Customer Empowerment – While the impact of the Internet on producers, supply and value chains is well documented, I suggest consumers have also been empowered with new dynamic capabilities through the Internet allowing them to integrate internal and external competencies and quickly calculate Lauterborn’s (1990) four Cs: (a) customer solution, (b) customer cost, (c) convenience, and (d) communication. Consider that consumers can now quickly access and assess comparative products, their price, their comprehensive and individual component specifications from manufacturer’s sites throughout the value chain, professional product reviews (e.g. Consumer Reports, CNet.com), user reviews and perspectives from Wiki’s, Blogs and user groups, and even the items resale value on EBay enabling them to quickly compute customer value and determine their commitment. If consumers do not reach commitment or become dissatisfied, comparable alternatives are merely one mouse click away.
Business Impact – It is now accepted that our present marketplace is increasingly complex and dynamic characterized by rapid change and decreasing capacity necessitating adept Change Management (CM) to remain competitive. Robbins and Judge (2007) state the 2 goals of effective change management are:
(a) improve an organization’s agility necessary to adapt to dynamic environmental changes and
(b) change and enhance employee behavior.
As detailed in previous course work, the ability to strategically adapt to dynamic environmental conditions requires organic organizational structures and the complimentary expertise of a diverse participatory workforce. Citing the inherent multi-dimensional individual level differences of a diverse workforce further influenced by organizational culture, structural differences and unpredictable environmental pressures, I assert that change is inevitable and the only manageable response to customer centered Web design is to employ a multidisciplinary approach drawing on the best practices of strategic brand management, holistic marketing, integrated marketing communications, organization theory, information systems theory, sociology and psychology.
The convergence of Marketing, OB and IS
Strategic Brand Management and Holistic Marketing focus on creating value and meeting the needs of the consumer. It has been shown that strategic brand management is a critical component for sustained organizational fiscal stability. The holistic marketing oriented approach has also been empirically proven to provide superior performance and achieves this performance by iteratively using market research, business analytics and increased communications to:
(a) efficiently and effectively identify current and future customer needs,
(b) drive product design and distribution,
(c) segment and target customers in the marketplace,
(d) provide superior quality, value and services to customers, and
(d) promote sustained two-way between all constituencies.
Further support for this approach can be deduced as both best practices OB and IS Joint Application Development (JAD) and IS Rapid Application Development (RAD) emphasize iterative design and repetitive, consistent and congruent communications between all constituencies.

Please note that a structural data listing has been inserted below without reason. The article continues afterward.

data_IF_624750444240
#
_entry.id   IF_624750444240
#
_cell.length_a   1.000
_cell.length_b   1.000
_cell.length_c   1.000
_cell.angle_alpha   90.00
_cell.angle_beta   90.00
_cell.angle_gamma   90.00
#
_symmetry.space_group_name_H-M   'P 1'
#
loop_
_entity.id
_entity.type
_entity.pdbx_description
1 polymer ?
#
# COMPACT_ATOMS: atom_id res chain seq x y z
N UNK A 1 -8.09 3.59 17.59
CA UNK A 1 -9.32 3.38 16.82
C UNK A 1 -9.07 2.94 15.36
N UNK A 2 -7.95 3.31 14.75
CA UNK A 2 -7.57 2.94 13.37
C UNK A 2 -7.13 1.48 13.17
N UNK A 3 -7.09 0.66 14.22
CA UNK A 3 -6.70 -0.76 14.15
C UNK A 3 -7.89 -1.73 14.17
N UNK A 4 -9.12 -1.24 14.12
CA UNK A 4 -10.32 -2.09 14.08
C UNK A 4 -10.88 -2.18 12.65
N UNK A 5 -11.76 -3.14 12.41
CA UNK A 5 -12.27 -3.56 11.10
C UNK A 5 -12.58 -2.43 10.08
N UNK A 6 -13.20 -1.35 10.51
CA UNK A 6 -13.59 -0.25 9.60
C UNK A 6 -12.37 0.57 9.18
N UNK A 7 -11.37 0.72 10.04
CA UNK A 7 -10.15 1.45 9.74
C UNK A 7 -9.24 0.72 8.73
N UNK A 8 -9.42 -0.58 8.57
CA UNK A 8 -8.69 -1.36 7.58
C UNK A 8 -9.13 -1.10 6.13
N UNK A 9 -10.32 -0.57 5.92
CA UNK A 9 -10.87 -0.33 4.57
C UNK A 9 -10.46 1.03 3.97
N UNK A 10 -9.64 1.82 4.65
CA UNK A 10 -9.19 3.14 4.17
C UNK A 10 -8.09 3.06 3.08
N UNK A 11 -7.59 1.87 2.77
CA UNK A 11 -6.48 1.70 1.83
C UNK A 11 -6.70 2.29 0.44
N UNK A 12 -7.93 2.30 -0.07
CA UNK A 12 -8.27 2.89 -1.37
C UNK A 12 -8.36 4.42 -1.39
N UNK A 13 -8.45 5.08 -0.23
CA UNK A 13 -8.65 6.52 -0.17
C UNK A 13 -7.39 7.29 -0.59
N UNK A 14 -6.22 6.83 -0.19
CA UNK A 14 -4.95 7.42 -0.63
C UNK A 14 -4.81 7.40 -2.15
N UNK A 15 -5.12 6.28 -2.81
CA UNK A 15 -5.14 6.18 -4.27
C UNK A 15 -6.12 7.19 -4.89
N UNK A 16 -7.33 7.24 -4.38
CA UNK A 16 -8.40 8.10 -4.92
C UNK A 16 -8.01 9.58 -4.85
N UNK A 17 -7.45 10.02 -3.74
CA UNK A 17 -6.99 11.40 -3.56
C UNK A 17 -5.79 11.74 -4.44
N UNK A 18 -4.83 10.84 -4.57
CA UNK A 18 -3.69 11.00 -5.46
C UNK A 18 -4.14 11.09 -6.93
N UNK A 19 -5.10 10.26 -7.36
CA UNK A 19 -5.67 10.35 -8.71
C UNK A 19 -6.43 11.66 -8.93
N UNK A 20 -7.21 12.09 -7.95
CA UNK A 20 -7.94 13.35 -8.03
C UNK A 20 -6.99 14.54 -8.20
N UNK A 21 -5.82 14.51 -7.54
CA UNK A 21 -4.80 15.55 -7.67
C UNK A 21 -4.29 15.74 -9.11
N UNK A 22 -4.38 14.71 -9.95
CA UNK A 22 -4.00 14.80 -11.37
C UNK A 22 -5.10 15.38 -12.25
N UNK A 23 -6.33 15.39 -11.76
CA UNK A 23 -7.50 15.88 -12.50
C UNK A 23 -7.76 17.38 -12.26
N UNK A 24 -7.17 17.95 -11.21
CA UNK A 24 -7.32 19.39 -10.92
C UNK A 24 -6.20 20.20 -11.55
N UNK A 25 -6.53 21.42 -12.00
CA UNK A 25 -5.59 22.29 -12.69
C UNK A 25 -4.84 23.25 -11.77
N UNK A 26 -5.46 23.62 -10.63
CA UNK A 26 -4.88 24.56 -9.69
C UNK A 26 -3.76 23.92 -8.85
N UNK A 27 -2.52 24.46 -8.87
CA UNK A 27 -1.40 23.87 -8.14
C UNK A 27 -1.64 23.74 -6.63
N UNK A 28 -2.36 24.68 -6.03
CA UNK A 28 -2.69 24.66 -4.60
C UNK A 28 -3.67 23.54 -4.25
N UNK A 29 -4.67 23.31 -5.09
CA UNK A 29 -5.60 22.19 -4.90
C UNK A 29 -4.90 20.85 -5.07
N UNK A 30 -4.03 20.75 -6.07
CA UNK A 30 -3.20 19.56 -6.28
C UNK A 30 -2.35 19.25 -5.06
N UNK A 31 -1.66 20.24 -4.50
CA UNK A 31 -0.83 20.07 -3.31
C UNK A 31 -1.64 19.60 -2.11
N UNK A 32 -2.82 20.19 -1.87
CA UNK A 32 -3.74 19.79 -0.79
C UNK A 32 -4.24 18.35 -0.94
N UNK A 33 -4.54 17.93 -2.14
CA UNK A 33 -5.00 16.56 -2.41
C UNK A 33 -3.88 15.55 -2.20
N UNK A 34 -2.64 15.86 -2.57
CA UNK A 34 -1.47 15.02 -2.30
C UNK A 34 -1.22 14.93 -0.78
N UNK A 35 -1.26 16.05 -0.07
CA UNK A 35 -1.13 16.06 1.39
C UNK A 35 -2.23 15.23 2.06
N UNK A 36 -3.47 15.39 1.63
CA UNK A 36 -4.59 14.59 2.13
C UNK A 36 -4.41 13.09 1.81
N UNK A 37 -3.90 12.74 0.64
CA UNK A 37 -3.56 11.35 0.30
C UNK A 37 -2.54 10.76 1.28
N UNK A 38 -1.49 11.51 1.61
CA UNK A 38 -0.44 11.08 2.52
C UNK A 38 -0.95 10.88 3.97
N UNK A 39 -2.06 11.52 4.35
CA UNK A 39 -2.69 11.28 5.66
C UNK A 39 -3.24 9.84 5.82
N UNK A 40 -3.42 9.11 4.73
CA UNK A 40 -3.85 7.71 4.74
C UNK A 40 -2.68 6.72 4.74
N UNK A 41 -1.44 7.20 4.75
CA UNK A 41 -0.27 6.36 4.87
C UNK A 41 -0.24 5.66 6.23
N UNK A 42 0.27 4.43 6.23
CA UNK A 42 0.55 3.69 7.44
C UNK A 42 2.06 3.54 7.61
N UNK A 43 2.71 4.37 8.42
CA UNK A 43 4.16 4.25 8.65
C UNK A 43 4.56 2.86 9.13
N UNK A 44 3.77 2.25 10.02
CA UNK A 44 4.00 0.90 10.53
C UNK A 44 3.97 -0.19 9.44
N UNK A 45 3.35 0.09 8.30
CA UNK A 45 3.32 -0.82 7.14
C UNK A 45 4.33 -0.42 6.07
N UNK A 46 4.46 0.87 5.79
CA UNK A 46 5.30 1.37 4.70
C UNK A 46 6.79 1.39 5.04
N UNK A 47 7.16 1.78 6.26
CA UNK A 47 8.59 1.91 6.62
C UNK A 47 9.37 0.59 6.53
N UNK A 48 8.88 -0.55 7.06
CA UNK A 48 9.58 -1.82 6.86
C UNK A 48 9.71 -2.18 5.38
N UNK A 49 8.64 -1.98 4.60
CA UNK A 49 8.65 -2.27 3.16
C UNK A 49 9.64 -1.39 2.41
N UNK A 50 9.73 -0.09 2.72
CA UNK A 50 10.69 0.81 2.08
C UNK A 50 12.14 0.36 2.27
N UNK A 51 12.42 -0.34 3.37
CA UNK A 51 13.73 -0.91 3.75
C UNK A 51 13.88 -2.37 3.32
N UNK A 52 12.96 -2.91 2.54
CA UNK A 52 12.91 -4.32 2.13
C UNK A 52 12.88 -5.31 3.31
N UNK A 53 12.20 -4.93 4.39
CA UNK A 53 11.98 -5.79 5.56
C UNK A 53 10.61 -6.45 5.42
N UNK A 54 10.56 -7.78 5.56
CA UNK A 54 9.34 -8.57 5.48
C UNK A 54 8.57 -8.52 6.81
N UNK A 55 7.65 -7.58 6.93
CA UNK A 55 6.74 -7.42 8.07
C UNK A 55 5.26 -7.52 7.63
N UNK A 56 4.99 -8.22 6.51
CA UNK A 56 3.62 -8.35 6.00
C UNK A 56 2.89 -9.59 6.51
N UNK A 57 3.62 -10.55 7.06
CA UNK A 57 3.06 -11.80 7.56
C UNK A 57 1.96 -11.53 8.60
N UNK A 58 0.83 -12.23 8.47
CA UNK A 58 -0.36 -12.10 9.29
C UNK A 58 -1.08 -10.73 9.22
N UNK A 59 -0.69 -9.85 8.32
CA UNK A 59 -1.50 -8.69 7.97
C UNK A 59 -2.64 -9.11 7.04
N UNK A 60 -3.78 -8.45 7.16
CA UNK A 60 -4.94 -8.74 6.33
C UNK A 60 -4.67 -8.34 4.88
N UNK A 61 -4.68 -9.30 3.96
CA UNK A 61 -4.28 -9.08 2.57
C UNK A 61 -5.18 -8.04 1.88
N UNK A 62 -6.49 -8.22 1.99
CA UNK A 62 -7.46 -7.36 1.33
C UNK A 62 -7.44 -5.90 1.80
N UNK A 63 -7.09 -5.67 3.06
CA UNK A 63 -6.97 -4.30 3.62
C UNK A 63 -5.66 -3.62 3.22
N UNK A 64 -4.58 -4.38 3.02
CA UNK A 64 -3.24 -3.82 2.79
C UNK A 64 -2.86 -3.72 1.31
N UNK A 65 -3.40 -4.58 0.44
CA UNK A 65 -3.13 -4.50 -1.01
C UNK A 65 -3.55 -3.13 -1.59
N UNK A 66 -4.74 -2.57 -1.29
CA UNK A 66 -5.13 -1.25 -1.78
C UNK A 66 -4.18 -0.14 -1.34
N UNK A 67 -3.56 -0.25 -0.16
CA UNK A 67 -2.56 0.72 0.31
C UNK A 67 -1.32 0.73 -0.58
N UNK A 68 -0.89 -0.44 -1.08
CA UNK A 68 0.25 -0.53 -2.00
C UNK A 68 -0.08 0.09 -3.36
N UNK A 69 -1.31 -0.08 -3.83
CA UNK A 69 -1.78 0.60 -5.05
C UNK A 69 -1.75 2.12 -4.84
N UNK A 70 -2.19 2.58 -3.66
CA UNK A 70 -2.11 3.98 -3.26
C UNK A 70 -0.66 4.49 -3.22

What this all means – it has been shown that an organizational Website is critical to communication and consumer understanding of business processes and capabilities and according to Forrester research, Web problems are business problems. Web Designers must be cautioned against Web design from a single perspective (e.g. designers creating a flashy artistic site that downloads slowly or a technical site that users cannot navigate). This advice well supported by research as Hubspan Inc. (2008) identified that most organization’s e-Business components are designed and developed by their respective IT departments rather than employing a holistic or organizationally integrated approach.
Furthermore, I suggest that the customer’s view of organizations has shifted and become more transparent as a result of the emergent Internet and WWW. In the not so distant past, I assert customers clearly identified and differentiated between magazine advertisements, in store sales and follow-up customer service through other communications modalities (e.g. phone calls and letters). I believe these processes have converged from the consumer’s perspective. I suggest a consumer browsing an organization’s Web site, subsequently making an online purchase and following up by providing a product review on the manufacture’s site does not cognitively think about interfacing with the organization’s advertising, sales and customer service as they simply consider it doing business with the company.
With this basis, optimization of these Web processes requires:
(a) recurrent integrated communication between all constituencies,
(b) assessment from OB, marketing and IS perspectives, and
(c) evaluation of Web and consumer use cases to identify, automate and streamline the business process approval, decision and transaction checkpoints necessary to effectively achieve accessible transparent Web-based communications and e-commerce.